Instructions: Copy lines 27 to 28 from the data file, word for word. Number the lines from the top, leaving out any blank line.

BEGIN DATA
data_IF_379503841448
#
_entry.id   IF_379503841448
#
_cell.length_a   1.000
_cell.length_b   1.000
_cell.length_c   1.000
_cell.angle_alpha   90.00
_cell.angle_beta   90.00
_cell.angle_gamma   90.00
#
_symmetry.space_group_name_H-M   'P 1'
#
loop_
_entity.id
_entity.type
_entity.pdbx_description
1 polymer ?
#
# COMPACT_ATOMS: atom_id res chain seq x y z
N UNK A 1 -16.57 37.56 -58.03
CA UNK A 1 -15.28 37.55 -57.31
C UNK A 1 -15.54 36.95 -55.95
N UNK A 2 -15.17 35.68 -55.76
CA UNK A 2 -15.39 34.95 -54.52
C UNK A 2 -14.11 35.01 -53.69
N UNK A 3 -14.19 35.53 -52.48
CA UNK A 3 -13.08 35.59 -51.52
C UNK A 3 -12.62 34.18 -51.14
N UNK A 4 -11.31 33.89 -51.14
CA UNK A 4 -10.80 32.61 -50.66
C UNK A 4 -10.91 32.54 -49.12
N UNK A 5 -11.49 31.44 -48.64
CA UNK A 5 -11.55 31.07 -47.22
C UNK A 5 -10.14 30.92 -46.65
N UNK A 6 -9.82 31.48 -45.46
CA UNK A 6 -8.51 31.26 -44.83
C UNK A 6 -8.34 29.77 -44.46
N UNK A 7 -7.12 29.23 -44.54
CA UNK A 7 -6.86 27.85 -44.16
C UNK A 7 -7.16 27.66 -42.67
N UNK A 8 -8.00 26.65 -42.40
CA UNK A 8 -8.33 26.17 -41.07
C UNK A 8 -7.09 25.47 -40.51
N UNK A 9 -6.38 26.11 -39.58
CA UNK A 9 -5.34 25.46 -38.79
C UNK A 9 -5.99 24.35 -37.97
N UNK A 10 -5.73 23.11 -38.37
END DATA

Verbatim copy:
N UNK A 3 -14.19 35.53 -52.48
CA UNK A 3 -13.08 35.59 -51.52